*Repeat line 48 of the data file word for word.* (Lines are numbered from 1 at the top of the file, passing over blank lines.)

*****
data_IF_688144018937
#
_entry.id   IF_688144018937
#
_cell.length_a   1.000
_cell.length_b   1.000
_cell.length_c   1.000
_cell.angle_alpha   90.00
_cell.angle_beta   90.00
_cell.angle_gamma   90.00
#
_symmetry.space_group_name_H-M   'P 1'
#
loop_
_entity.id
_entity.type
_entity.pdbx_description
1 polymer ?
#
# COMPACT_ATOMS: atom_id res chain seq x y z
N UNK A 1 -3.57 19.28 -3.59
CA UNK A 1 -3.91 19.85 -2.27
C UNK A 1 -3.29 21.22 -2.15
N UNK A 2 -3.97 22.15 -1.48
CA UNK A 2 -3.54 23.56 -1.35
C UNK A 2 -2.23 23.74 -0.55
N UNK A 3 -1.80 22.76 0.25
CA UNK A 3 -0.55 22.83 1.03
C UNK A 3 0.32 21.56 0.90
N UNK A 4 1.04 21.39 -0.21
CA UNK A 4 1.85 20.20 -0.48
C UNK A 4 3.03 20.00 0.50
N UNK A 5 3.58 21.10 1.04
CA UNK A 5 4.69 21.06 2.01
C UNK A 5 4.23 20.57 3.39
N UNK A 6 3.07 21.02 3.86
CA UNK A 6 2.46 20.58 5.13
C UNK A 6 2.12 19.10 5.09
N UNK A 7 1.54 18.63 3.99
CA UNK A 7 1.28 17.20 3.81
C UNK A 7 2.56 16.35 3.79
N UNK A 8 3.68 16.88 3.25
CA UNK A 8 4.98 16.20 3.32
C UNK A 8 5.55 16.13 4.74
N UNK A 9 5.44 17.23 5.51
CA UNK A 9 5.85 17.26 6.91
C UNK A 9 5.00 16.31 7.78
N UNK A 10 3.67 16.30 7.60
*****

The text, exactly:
N UNK A 10 3.67 16.30 7.60